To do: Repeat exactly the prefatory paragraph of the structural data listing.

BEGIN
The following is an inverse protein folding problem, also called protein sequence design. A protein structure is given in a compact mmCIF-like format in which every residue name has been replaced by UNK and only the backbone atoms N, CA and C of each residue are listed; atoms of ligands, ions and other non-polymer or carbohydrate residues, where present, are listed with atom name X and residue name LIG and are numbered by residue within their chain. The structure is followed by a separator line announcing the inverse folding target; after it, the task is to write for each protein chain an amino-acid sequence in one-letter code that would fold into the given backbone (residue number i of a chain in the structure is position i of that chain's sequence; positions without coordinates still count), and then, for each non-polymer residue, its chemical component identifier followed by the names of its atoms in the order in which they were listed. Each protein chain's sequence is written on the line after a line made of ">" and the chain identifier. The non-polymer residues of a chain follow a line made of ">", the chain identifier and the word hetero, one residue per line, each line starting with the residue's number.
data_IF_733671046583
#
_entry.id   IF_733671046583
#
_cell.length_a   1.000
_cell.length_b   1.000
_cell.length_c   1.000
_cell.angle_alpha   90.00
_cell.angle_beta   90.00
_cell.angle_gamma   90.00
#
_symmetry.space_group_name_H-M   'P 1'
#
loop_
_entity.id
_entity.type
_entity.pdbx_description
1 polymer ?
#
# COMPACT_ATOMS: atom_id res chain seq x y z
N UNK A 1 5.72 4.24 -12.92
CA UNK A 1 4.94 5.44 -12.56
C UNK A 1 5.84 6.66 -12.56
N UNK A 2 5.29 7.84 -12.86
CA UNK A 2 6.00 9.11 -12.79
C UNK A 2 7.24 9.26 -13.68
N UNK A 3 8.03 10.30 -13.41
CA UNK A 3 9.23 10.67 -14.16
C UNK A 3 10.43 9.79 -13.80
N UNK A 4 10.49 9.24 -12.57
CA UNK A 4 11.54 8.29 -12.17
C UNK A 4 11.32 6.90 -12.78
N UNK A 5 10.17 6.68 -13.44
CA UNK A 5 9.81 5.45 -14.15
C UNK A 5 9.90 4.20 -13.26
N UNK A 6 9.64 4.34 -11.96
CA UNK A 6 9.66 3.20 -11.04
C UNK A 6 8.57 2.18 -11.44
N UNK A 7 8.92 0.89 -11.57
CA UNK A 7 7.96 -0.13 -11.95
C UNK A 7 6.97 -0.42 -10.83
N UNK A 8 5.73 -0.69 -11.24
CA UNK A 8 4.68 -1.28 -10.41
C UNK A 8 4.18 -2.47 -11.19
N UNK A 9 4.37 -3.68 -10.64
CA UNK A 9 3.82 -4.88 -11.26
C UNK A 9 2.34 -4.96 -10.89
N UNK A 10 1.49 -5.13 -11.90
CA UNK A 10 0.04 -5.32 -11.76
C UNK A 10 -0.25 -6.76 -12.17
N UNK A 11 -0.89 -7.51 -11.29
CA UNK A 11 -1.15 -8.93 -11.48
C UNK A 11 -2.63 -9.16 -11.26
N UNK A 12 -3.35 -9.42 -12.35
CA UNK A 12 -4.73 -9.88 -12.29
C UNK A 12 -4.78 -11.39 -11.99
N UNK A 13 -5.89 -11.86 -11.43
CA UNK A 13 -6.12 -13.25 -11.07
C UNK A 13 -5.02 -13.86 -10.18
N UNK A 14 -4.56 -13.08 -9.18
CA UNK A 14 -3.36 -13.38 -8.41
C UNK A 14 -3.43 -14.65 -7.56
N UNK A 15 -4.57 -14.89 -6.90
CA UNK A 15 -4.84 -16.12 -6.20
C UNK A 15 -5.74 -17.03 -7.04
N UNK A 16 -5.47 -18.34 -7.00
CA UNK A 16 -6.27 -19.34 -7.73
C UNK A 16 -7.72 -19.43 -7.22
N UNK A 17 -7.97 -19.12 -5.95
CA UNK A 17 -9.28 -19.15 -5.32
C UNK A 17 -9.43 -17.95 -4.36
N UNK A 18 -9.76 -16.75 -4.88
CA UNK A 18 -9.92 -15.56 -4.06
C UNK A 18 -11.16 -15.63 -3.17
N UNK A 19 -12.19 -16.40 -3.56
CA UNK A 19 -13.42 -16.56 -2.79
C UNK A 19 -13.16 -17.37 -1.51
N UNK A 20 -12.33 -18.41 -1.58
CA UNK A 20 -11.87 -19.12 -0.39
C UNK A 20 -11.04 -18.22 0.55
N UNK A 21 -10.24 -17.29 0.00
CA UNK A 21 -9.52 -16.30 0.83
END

The following is an inverse protein folding problem, also called protein sequence design. A protein structure is given in a compact mmCIF-like format in which every residue name has been replaced by UNK and only the backbone atoms N, CA and C of each residue are listed; atoms of ligands, ions and other non-polymer or carbohydrate residues, where present, are listed with atom name X and residue name LIG and are numbered by residue within their chain. The structure is followed by a separator line announcing the inverse folding target; after it, the task is to write for each protein chain an amino-acid sequence in one-letter code that would fold into the given backbone (residue number i of a chain in the structure is position i of that chain's sequence; positions without coordinates still count), and then, for each non-polymer residue, its chemical component identifier followed by the names of its atoms in the order in which they were listed. Each protein chain's sequence is written on the line after a line made of ">" and the chain identifier. The non-polymer residues of a chain follow a line made of ">", the chain identifier and the word hetero, one residue per line, each line starting with the residue's number.